Where have all the pompano gone?

No one really knows what happened to this member of the jack family

It was January 1965 and the Louisiana Conservationist, the official voice of the Louisiana Wild Life (yes that’s the way it was spelled then — Wild Life, not Wildlife) and Fisheries Commission, led off with an article on Louisiana’s wonderful winter offshore fishery.

Writer Paul Kalman focused on pompano. “Veteran charter skippers swear that the offshore rigs are like a bottomless cornucopia in that they continually attract new fish to replace those removed by the angler.

“ ‘We have caught pompano and snappers steadily at the same rig for several days in a row without experiencing any decline in the overall size of the catch,’ declares one of the most successful skippers who sails from the port of Venice near the mouth of the Mississippi. ‘If our catch starts to fall off, we simply move on to another rig, giving the original rig a chance to rest. When we return in a few days, we usually find our catches at this first rig to be right back up to par.’

“Last Winter, this particular captain made such huge catches of pompano that he was able to buy a fine new cabin cruiser with the proceeds realized from the sale of his fish.”

Strange to think of today, many charter skippers kept all or part of their customers’ catch to sell on the market, with the purchase of a simple commercial fishing license.

Pompano were the highest priced fish in the entire United States.

Fishermen loaded their boats with pompano caught on small nylon-skirted jigs with their hooks sweetened with pieces of shrimp.

This went on all through the early and mid-1960s. From November through February, it was a slaughter. Then they were gone. Oh, you’d catch one here and one there, but the boatloads of pompano stopped.

Where did they go? Where did they go?

No one really knows. Today, it would be fashionable to blame commercial fishermen’s nets. But no one netted pompano in those days and few of the speedy fish were caught in shrimp trawls.

Of course no one knows where the big bull croakers that paved the bottom at rigs in a little deeper water in the 1960s went either. Shrimp trawls were blamed for their disappearance. We had zillions of little bait-sized croakers in the 1970s, but no big ones.

Now the shrimp fleet is reduced to a fraction of what it was. But we still have gobs of little bitty croakers and still no big ones.

Pompano, properly known as “Florida pompano,” have always been a glamorous enigma. They are simply one of many members of the jack family — a close relative of the disgustingly bloody-fleshed crevalle jack, what we in Louisiana call a jack crevalle.

But the pompano’s oily flesh is esteemed in a state that likes its fish to have fillets that are white-fleshed, dry, and flaky.

Another why?

The glamour attached to this fish almost certainly started in 1827 in the kitchen of Antoine’s Restaurant in New Orleans.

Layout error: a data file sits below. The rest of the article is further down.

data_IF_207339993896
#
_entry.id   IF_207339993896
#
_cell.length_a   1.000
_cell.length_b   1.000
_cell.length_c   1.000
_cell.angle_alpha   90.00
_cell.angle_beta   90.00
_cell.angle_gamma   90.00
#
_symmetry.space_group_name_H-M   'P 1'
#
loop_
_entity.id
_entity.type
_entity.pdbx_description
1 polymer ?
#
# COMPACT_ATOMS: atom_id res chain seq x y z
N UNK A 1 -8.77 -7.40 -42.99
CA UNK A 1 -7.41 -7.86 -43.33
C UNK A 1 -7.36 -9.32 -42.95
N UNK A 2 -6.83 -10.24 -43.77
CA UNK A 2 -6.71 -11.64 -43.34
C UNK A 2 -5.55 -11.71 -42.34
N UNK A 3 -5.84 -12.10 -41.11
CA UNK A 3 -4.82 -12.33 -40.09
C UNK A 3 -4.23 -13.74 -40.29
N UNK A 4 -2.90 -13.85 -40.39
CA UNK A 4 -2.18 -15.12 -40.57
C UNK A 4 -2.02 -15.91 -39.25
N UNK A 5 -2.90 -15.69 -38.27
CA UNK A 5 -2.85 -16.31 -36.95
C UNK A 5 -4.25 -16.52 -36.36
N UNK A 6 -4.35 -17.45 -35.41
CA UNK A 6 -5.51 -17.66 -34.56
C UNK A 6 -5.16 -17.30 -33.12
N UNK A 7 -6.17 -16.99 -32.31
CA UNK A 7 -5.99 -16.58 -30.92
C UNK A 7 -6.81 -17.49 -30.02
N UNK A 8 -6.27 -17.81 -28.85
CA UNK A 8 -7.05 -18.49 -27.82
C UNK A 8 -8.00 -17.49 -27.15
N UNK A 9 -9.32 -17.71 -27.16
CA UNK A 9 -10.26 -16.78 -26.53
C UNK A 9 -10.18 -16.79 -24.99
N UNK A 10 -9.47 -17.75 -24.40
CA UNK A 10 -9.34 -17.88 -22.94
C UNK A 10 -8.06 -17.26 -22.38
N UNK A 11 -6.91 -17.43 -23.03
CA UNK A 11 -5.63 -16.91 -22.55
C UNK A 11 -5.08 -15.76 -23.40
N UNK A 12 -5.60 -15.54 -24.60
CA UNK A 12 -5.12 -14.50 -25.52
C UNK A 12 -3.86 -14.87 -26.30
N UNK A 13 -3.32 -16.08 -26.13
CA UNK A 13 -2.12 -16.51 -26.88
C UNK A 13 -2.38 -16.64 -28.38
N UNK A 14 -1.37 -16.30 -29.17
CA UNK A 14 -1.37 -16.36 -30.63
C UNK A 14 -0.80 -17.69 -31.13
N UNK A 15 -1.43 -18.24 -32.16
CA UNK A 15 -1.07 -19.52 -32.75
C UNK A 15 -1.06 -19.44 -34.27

There, chef and owner Jules Alciatore prepared a dish he named “Pompano en Papillote,” in honor of visiting Brazilian hot air balloonist Alberto Santos-Dumont. Legend has it that the dish was based on “Pompano Montgolfier,” a dish Jules’s father Antoine had created honoring the brothers who invented the balloon.

The dish that made this fish famous is a pain in the neck to make, not something that one would want to do as an everyday thing at home.

You start by cutting parchment paper into a heart-shaped piece. Cooking oil is slicked over one half of the paper. Onto this is spooned a French velouté sauce made with shrimp stock, to which white wine, shrimp, and crabmeat have been added.

The pompano fillet is then placed on top of that and the other half of the paper is folded over the seafood and the edges sealed all the way around. The packet is placed on an oiled baking sheet and baked at 400º F for 10 minutes.

Each diner slices open his or her own browned packet. The smells are scrumptious.

Modern day catches of pompano in Louisiana, both recreationally and commercially, are insignificant compared to what they were in the past. Strike nets, a form of gill net that is fished actively to surround a school of the speedsters, are still legal, but only a small number of people are permitted to use them.

Fishing the nets is confined to open waters in the fall and early winter. In a self-defeating cycle, many restaurants have quit purchasing Louisiana pompano because of erratic supplies.

This reduces demand, which reduces price, which reduces the incentive for fishermen to work, which of course further reduces regular supplies.

The story is different recreationally. The fish are still in our waters, although seemingly not in the numbers they once were. The old-time recreational pompano specialists, who all sold their catch and could hardly be considered sport fishermen by today’s standards, are all dead or utterly decrepit.

Their skills died with them.

Today, pompano are a “gee-whiz” fish. A boatload of speckled trout fishermen fishing most of the day may catch one or two of them. Since their oily flesh makes them unsuitable for frying alongside trout, an odd pompano here or there in an ice chest is relatively worthless.

If anyone out there knows how to find ‘em and catch ‘em, I would love to hear about it.

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About Jerald Horst 959 Articles
Jerald Horst is a retired Louisiana State University professor of fisheries. He is an active writer, book author and outdoorsman.

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